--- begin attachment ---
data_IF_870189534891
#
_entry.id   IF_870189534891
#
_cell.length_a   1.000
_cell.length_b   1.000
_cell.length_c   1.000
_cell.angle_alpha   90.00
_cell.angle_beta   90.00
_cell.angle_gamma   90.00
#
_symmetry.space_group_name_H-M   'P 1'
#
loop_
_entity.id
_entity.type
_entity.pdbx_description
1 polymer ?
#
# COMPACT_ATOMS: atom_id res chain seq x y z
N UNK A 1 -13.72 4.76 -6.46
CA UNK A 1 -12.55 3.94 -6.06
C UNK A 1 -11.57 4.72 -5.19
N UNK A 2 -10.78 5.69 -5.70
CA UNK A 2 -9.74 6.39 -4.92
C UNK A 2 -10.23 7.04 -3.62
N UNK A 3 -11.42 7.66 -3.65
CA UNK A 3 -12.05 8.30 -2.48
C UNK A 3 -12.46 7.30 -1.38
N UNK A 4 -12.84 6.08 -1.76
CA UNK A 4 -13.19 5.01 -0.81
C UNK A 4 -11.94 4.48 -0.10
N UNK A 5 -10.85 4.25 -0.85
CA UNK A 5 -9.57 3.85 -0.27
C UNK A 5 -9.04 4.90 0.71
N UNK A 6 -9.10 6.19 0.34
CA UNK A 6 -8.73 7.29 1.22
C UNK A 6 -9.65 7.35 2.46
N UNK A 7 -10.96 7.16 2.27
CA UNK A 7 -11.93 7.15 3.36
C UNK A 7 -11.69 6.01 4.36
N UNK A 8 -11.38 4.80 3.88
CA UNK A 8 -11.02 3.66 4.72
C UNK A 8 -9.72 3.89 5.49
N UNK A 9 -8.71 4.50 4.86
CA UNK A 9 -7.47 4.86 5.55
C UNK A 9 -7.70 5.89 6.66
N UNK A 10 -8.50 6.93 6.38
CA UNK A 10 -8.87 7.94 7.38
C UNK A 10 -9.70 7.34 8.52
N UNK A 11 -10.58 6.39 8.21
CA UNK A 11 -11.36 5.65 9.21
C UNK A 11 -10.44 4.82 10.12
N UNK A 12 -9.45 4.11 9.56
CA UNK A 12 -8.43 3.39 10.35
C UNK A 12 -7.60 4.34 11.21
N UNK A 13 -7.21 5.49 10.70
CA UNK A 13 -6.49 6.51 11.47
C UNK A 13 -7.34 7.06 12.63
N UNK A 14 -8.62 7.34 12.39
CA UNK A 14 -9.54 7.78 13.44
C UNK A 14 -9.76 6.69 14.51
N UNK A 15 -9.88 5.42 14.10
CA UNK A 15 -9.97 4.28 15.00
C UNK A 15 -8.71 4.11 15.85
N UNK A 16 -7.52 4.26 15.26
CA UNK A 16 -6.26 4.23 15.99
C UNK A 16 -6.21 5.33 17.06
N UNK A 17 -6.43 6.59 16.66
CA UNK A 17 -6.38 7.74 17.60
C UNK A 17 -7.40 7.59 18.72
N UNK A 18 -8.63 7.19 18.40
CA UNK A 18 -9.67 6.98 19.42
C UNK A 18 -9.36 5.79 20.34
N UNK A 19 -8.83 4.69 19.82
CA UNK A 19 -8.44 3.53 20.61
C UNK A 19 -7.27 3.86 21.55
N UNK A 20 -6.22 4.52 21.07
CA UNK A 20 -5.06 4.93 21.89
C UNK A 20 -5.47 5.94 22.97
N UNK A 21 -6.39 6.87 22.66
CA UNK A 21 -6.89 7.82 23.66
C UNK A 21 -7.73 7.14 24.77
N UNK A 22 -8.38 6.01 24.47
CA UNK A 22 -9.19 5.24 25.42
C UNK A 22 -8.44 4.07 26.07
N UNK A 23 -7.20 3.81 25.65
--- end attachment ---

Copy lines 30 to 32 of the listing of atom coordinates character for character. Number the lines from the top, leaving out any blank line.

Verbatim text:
N UNK A 4 -12.84 6.08 -1.76
CA UNK A 4 -13.19 5.01 -0.81
C UNK A 4 -11.94 4.48 -0.10